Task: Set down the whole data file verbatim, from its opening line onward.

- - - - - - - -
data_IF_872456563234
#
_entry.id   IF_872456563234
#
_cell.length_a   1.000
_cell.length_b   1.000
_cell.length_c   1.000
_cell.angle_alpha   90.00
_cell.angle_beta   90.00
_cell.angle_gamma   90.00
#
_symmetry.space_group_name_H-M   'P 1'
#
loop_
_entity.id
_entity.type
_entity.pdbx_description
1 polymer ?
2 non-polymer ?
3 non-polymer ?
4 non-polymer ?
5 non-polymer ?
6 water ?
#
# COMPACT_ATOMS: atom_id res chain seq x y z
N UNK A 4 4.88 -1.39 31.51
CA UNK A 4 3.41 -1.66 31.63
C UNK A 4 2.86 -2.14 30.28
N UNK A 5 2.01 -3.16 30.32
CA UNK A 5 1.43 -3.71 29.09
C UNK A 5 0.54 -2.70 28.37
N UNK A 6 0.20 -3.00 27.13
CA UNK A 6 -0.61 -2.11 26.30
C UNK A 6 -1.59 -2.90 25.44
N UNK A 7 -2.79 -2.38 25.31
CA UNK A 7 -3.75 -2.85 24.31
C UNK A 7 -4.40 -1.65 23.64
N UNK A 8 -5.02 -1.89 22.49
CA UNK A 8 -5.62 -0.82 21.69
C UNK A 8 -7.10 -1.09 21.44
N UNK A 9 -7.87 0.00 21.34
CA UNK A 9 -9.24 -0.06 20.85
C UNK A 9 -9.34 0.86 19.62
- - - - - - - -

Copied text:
data_IF_872456563234
#
_entry.id   IF_872456563234
#
_cell.length_a   1.000
_cell.length_b   1.000
_cell.length_c   1.000
_cell.angle_alpha   90.00
_cell.angle_beta   90.00
_cell.angle_gamma   90.00
#
_symmetry.space_group_name_H-M   'P 1'
#
loop_
_entity.id
_entity.type
_entity.pdbx_description
1 polymer ?
2 non-polymer ?
3 non-polymer ?
4 non-polymer ?
5 non-polymer ?
6 water ?
#
# COMPACT_ATOMS: atom_id res chain seq x y z
N UNK A 4 4.88 -1.39 31.51
CA UNK A 4 3.41 -1.66 31.63
C UNK A 4 2.86 -2.14 30.28
N UNK A 5 2.01 -3.16 30.32
CA UNK A 5 1.43 -3.71 29.09
C UNK A 5 0.54 -2.70 28.37
N UNK A 6 0.20 -3.00 27.13
CA UNK A 6 -0.61 -2.11 26.30
C UNK A 6 -1.59 -2.90 25.44
N UNK A 7 -2.79 -2.38 25.31
CA UNK A 7 -3.75 -2.85 24.31
C UNK A 7 -4.40 -1.65 23.64
N UNK A 8 -5.02 -1.89 22.49
CA UNK A 8 -5.62 -0.82 21.69
C UNK A 8 -7.10 -1.09 21.44
N UNK A 9 -7.87 0.00 21.34
CA UNK A 9 -9.24 -0.06 20.85
C UNK A 9 -9.34 0.86 19.62